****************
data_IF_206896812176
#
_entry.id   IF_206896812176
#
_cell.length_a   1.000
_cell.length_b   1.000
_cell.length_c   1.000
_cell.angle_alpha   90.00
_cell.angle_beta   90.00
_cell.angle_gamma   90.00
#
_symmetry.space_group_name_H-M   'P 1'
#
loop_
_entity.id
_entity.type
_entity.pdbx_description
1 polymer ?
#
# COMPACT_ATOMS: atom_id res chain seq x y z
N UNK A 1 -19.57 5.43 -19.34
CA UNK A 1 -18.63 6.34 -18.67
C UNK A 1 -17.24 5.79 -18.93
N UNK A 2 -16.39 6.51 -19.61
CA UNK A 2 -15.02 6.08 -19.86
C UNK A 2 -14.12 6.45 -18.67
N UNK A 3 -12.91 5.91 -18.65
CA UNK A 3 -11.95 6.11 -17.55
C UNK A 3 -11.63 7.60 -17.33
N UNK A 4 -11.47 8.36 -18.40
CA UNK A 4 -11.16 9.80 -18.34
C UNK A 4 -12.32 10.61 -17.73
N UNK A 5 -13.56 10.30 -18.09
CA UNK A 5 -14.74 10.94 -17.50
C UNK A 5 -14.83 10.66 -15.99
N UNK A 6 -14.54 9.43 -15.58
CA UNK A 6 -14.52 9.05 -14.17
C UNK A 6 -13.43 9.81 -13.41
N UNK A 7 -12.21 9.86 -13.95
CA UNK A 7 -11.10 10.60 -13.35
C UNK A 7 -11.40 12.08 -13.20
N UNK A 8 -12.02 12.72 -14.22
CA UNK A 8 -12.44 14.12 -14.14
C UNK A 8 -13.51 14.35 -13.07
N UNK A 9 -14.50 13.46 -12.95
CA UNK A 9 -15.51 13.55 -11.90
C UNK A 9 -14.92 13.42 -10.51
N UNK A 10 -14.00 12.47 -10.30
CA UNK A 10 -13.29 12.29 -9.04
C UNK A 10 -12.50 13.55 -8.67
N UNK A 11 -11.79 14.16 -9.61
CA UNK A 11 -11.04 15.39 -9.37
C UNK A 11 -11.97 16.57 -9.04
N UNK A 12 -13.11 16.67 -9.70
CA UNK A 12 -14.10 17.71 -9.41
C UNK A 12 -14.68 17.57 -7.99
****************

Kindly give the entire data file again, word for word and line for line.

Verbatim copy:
data_IF_206896812176
#
_entry.id   IF_206896812176
#
_cell.length_a   1.000
_cell.length_b   1.000
_cell.length_c   1.000
_cell.angle_alpha   90.00
_cell.angle_beta   90.00
_cell.angle_gamma   90.00
#
_symmetry.space_group_name_H-M   'P 1'
#
loop_
_entity.id
_entity.type
_entity.pdbx_description
1 polymer ?
#
# COMPACT_ATOMS: atom_id res chain seq x y z
N UNK A 1 -19.57 5.43 -19.34
CA UNK A 1 -18.63 6.34 -18.67
C UNK A 1 -17.24 5.79 -18.93
N UNK A 2 -16.39 6.51 -19.61
CA UNK A 2 -15.02 6.08 -19.86
C UNK A 2 -14.12 6.45 -18.67
N UNK A 3 -12.91 5.91 -18.65
CA UNK A 3 -11.95 6.11 -17.55
C UNK A 3 -11.63 7.60 -17.33
N UNK A 4 -11.47 8.36 -18.40
CA UNK A 4 -11.16 9.80 -18.34
C UNK A 4 -12.32 10.61 -17.73
N UNK A 5 -13.56 10.30 -18.09
CA UNK A 5 -14.74 10.94 -17.50
C UNK A 5 -14.83 10.66 -15.99
N UNK A 6 -14.54 9.43 -15.58
CA UNK A 6 -14.52 9.05 -14.17
C UNK A 6 -13.43 9.81 -13.41
N UNK A 7 -12.21 9.86 -13.95
CA UNK A 7 -11.10 10.60 -13.35
C UNK A 7 -11.40 12.08 -13.20
N UNK A 8 -12.02 12.72 -14.22
CA UNK A 8 -12.44 14.12 -14.14
C UNK A 8 -13.51 14.35 -13.07
N UNK A 9 -14.50 13.46 -12.95
CA UNK A 9 -15.51 13.55 -11.90
C UNK A 9 -14.92 13.42 -10.51
N UNK A 10 -14.00 12.47 -10.30
CA UNK A 10 -13.29 12.29 -9.04
C UNK A 10 -12.50 13.55 -8.67
N UNK A 11 -11.79 14.16 -9.61
CA UNK A 11 -11.04 15.39 -9.37
C UNK A 11 -11.97 16.57 -9.04
N UNK A 12 -13.11 16.67 -9.70
CA UNK A 12 -14.10 17.71 -9.41
C UNK A 12 -14.68 17.57 -7.99